Upgrading MacBook Pro Mid 2012(Non-Retina)

Discussion in 'MacBook Pro' started by phillymacuser, Sep 13, 2016.

  1. phillymacuser macrumors member

    Joined:
    Dec 5, 2008
    #1
    Hello All. So I ordered the MacBook Pro Mid 2012 with 500GB and optical drive last week. I know its antiquated but I use my computer only for web browsing, word processing, business bookkeeping and family photo printing/basic editing. I also will use it primarily at a desk but sometimes may need to take it with me and like the idea of having a built-in optical drive. I am thinking I should upgrade the Hard Drive to an SSD out of the box along with some extra memory. My question is would that void the warranty/AppleCare? Also what are some option for an SSD? Thanks in advance.
     
  2. prisstratton macrumors 6502

    prisstratton

    Joined:
    Dec 20, 2011
    Location:
    Winnipeg
    #2
    No, you will not void the warranty/Apple Care. These are considered to be user configurable parts in that system.

    I would suggest that you look at the Samsung EVO line of SSD’s, their performance and reputation are very solid.

    Once you put a SSD in that system and “max” out the RAM you will not consider it antiquated. Check my sig……my 2011 MBP is still a great system and performs very well and I see no need to upgrade it any time soon.
     
  3. tubeexperience macrumors 68030

    Joined:
    Feb 17, 2016
    #3
    I hope that you didn't pay anywhere near full price for the laptop.

    Upgrade to 8 GB of 16 GB DDR3 1600 and an SSD.

    I have always been a fan of Crucial SSDs (avoid the BX200).
     
  4. Samuelsan2001 macrumors 603

    Joined:
    Oct 24, 2013
    #4
    Yeah if you ordered a new one I hope it was on a deal, they really aren't worth apples retail price at all.

    I like the crucial ssd's as well as tube says avoid the bx200 it's a dog, especially as the bx100 was such a good bit of kit. Other than that Samsung Evo series are good ssd's at a decent price, and sandisk make some good ones too.
     
  5. phillymacuser thread starter macrumors member

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    Dec 5, 2008
    #5
    --- Post Merged, Sep 14, 2016 ---
    I paid $999 education pricing, with the free headphones(I do not need them, maybe I can sell them to recoup some money).
     
  6. jerryk macrumors 68020

    Joined:
    Nov 3, 2011
    Location:
    SF Bay Area
    #6
    Ouch. Can you return it. You can buy a used one that is the same thing for a lot less. Gazelle is high, and had used 2012 13" for 649 and 2011 15" for $699. Since you are going to replace disk and memory there is no use going new.
     
  7. OrangeInc macrumors member

    Joined:
    Jul 31, 2013
    #7
    I see the older unibody macbook pros on craigslist for $300 to $600. I got my early 2011 13" for $260 or something like that last year off craigslist.
     
  8. Fishrrman macrumors G4

    Joined:
    Feb 20, 2009
    #8
    There's nothing particularly wrong with the 2012 non-retina MacBook Pro.
    I have the mid-2010 version, and it's still doing fine almost 7 years later.

    Yes, DO upgrade the internal drive to an SSD.
    The job takes only about 15 minutes, but be sure to buy and use THE RIGHT TOOLS.
    (I think you'll need a Phillips #00 driver and a TORX T-6)

    You can find the drive change-out guide at ifixit.com.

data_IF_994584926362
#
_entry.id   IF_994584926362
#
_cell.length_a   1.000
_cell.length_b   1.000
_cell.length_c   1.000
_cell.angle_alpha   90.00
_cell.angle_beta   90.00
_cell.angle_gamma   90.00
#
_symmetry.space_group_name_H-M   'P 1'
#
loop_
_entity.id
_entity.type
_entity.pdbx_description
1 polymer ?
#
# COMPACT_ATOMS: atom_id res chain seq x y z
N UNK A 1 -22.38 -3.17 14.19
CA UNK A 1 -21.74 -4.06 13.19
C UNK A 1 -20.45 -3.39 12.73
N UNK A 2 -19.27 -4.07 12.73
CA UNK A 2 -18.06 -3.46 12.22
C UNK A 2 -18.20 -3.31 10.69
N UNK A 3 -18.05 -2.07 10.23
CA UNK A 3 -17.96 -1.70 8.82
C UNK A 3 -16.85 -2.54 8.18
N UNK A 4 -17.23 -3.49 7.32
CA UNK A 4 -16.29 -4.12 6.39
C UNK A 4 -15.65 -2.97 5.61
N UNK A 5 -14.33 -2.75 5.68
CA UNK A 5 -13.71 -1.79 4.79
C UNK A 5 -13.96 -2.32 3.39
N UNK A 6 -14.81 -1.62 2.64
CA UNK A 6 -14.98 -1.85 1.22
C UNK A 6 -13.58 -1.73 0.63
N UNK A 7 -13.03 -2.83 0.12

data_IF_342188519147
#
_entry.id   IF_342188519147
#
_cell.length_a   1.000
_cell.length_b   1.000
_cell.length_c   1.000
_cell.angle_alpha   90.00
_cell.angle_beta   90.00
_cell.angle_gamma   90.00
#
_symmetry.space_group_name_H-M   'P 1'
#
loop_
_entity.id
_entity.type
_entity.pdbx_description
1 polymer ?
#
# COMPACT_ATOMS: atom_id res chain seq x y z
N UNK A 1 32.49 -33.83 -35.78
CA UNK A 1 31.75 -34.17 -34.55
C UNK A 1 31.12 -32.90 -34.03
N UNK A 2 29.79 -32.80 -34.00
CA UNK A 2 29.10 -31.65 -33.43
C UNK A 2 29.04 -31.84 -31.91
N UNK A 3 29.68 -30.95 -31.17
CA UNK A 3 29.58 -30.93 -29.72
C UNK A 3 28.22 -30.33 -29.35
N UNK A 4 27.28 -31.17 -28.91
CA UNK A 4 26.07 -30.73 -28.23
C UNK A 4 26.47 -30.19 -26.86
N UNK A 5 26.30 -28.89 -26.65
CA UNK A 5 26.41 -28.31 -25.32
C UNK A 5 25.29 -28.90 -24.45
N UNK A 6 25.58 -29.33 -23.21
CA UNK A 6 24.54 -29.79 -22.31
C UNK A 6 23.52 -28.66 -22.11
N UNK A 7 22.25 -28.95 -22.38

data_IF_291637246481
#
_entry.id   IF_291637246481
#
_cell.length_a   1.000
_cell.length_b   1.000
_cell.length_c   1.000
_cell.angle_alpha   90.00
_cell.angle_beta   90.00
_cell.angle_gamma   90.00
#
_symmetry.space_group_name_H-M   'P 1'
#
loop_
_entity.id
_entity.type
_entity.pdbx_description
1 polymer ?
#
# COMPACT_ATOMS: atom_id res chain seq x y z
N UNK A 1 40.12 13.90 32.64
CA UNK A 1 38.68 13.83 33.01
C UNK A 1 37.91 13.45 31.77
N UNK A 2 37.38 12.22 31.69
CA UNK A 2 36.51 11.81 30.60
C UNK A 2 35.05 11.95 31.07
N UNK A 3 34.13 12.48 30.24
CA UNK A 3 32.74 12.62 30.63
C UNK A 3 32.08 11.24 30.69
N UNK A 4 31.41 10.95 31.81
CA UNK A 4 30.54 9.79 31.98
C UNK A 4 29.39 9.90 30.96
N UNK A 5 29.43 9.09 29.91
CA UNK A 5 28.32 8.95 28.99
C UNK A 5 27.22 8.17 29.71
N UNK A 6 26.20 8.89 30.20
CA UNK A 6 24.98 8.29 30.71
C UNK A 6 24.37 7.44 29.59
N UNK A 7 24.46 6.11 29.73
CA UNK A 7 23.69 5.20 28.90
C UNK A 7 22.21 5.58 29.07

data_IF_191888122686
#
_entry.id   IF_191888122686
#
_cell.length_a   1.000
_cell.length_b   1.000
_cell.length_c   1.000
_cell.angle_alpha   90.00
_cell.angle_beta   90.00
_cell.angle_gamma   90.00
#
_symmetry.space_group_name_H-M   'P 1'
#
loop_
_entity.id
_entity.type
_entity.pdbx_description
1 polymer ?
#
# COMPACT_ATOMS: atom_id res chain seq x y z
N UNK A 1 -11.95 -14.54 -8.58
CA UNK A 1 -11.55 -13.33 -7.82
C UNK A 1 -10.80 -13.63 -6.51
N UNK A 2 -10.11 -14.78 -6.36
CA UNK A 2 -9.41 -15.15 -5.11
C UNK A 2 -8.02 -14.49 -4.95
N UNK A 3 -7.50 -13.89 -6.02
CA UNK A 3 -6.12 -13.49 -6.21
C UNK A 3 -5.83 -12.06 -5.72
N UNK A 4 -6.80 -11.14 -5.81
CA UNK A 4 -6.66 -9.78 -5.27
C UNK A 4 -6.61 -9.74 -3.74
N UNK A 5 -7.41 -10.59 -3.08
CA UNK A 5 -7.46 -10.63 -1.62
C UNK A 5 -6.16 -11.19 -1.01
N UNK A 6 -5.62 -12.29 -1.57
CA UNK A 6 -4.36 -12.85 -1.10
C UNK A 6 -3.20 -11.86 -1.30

8gb of RAM would probably make it run a little better, although with an SSD the difference won't be too noticeable.
    If it was me, I'd just buy -ONE- 8gb DIMM, and replace the "topmost" 2gb DIMM, for a combined total of 10gb.

    Also buy an external USB3 enclosure to hold the factory HDD. It will serve as a great backup drive, or additional portable storage as required...
     
  9. TechZeke macrumors 68020

    TechZeke

    Joined:
    Jul 29, 2012
    Location:
    Rialto, CA
    #9
    Meh.
    I'd return it and get this:

    https://www.bhphotovideo.com/c/product/1128913-REG/apple_z0rj_mjvg2_13_3_macbook_air_notebook.html

    $100 more, no tax if you're not in NY State, with 8GB of RAM and a faster 256GB SSD out of the box. Thinner, lighter, significantly better battery life with a higher resolution 1440x900 screen along with the much newer broadwell processors.
     
  10. Camoxide macrumors regular

    Joined:
    Oct 6, 2013
    Location:
    England
    #10
    If you're upgrading the RAM and swapping to an SSD why didn't you just buy the base 13 inch retina pro? You'll be getting a much better screen and an extra 3 hours of battery life.
     
  11. idunn, Sep 14, 2016
    Last edited: Sep 14, 2016

    idunn macrumors 6502

    Joined:
    Jan 12, 2008
    #11
    The Mid 2012 cMBP is a good solid computer with a beautiful screen, even if not retina. In comparison to the latest and best Apple has to offer it holds up well, and surpasses all in ease and ability to upgrade components.

    I can concur that substituting a SSD will not void your Apple Care warranty. I took this exact same model to an Apple store when it developed serious problems, with among other things the motherboard needing to be replaced. Apple did so free of charge under my extended Apple Care coverage (being close to the three-year mark). Only noting the non-standard SSD I had installed, so aware of it, but otherwise no issue.

    Do note that while you'll thus bypass Apple's outrageous asking price for a SSD, my understanding that their new configuration of preinstalled SSD's will run faster than that you can install in a cMBP. Technology marches on.

    Apple will happily preinstall and charge you handsomely for their SSD, however again my understanding that a SSD compatible with a cMBP can never match the performance of that within a rMBP. Thus certainly from a cost standpoint, and likely most other considerations, you are better of installing your own SSD in a cMBP.